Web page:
Assessing the Challenges of a Pulse Wave Velocity Based Blood Pressure Measurement in Surgical Patients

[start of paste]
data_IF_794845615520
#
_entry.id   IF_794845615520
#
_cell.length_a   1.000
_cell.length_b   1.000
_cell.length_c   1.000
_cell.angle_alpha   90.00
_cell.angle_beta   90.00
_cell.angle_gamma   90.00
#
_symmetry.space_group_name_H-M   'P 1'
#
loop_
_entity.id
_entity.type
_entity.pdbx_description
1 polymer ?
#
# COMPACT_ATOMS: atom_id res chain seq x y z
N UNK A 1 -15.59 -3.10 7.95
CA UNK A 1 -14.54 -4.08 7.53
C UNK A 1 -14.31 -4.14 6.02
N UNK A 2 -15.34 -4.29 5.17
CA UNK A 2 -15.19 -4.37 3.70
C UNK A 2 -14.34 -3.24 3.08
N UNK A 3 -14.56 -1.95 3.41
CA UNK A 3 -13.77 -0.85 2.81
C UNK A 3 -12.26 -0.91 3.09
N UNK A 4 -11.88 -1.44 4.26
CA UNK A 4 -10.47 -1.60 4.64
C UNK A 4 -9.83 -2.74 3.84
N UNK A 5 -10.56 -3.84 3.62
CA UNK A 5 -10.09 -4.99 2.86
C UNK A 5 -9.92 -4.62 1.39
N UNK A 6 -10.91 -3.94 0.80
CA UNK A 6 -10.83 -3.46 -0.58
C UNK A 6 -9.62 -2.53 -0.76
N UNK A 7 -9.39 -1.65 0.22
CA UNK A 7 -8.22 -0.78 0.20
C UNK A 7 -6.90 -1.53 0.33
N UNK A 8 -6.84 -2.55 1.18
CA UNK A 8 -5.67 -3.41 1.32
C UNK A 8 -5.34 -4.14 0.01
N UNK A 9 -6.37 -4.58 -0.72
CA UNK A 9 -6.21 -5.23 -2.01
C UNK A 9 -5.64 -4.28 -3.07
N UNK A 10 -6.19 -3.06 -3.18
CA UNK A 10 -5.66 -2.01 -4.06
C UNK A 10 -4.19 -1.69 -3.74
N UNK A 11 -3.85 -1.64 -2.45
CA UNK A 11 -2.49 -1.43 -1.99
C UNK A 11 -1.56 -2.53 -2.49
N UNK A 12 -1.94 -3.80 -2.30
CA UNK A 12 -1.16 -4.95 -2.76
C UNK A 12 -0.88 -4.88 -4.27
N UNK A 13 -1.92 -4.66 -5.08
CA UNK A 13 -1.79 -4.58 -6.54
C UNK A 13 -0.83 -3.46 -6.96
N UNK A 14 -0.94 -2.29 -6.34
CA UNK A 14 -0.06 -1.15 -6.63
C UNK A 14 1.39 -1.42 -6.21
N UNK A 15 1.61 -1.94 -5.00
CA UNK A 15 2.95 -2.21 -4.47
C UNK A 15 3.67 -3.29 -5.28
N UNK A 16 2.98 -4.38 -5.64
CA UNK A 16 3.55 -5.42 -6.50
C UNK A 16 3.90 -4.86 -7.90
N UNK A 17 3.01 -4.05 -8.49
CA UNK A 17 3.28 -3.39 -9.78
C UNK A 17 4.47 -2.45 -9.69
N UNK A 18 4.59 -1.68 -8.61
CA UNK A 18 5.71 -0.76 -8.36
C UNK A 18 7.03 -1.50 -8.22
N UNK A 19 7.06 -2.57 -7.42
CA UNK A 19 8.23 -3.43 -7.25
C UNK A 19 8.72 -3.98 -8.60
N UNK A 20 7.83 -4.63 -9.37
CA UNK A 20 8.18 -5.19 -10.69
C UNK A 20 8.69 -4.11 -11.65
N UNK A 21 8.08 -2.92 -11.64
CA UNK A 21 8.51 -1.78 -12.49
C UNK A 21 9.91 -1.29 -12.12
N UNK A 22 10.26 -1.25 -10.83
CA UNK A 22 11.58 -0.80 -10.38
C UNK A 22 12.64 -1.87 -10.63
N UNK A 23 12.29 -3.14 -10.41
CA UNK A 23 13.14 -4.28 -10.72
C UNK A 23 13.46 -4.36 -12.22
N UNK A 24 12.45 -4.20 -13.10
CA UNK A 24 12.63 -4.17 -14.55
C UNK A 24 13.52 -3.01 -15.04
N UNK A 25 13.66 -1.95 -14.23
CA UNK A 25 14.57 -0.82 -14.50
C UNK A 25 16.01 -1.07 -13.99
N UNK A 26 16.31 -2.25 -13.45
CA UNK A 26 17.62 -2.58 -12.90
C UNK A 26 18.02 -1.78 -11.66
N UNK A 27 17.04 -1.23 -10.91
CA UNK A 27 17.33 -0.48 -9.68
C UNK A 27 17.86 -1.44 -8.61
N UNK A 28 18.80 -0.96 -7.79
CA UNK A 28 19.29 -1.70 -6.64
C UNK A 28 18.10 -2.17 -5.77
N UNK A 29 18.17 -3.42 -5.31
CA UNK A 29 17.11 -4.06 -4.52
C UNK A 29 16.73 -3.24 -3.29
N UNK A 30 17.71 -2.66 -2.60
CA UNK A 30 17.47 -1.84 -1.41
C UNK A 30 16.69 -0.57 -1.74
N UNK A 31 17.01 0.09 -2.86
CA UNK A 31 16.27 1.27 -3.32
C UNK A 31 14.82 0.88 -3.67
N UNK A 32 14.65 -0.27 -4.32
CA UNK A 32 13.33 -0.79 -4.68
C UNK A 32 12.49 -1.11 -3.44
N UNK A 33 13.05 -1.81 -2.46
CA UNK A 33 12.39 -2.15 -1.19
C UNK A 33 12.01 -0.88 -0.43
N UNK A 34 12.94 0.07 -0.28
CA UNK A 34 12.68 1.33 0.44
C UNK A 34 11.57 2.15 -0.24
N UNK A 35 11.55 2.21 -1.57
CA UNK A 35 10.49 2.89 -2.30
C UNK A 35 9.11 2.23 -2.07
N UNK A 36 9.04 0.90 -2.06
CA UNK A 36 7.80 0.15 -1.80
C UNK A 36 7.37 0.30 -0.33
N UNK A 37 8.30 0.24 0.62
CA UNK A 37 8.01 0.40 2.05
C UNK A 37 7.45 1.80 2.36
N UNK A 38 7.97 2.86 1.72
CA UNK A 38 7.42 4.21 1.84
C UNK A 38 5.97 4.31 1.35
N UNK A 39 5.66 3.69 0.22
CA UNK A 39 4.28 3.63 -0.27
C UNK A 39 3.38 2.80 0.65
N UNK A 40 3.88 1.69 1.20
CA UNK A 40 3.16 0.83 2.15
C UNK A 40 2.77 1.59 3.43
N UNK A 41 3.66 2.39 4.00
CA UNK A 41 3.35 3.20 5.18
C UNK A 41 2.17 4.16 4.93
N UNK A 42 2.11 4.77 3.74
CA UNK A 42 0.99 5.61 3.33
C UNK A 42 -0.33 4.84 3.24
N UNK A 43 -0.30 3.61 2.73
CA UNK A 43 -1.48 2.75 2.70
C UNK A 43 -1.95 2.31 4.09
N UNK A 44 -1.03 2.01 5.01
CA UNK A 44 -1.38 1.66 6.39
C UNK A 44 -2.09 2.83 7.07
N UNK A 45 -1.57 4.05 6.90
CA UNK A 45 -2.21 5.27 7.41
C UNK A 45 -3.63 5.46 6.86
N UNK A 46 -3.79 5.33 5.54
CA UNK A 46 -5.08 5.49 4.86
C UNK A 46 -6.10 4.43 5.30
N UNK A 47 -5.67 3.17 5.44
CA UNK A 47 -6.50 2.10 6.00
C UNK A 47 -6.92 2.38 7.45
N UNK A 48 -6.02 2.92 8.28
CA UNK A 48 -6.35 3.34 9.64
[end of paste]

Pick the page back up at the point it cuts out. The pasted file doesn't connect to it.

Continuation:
Development of a continuous noninvasive blood pressure (cNIBP) monitor that is unobtrusive to patients is an attractive alternative to the cuff based measurements performed on medical-surgical floors in the hospital. Pulse wave velocity (PWV) provides a means to continuously monitor blood pressure in these patients. However, a PWV based cNIBP monitor faces a number of challenges in order to accurately measure blood pressure. In our study, we investigated the some of the challenges faced by a body-worn cNIBP monitor (i.e. ViSi Mobile) on data collected on patients undergoing surgery. Results indicated that 1) pulse arrival time (PAT) values from ViSi Mobile were well correlated with PAT values obtained from an invasive reference; 2) the reciprocal of the PAT measurements were linearly correlated with blood pressure but the calibration curve was altered by administration of certain vasoactive substances; and 3) there are deterministic correlations between systolic pressure, diastolic pressure and the corresponding mean arterial pressure over a wide range of blood pressure values.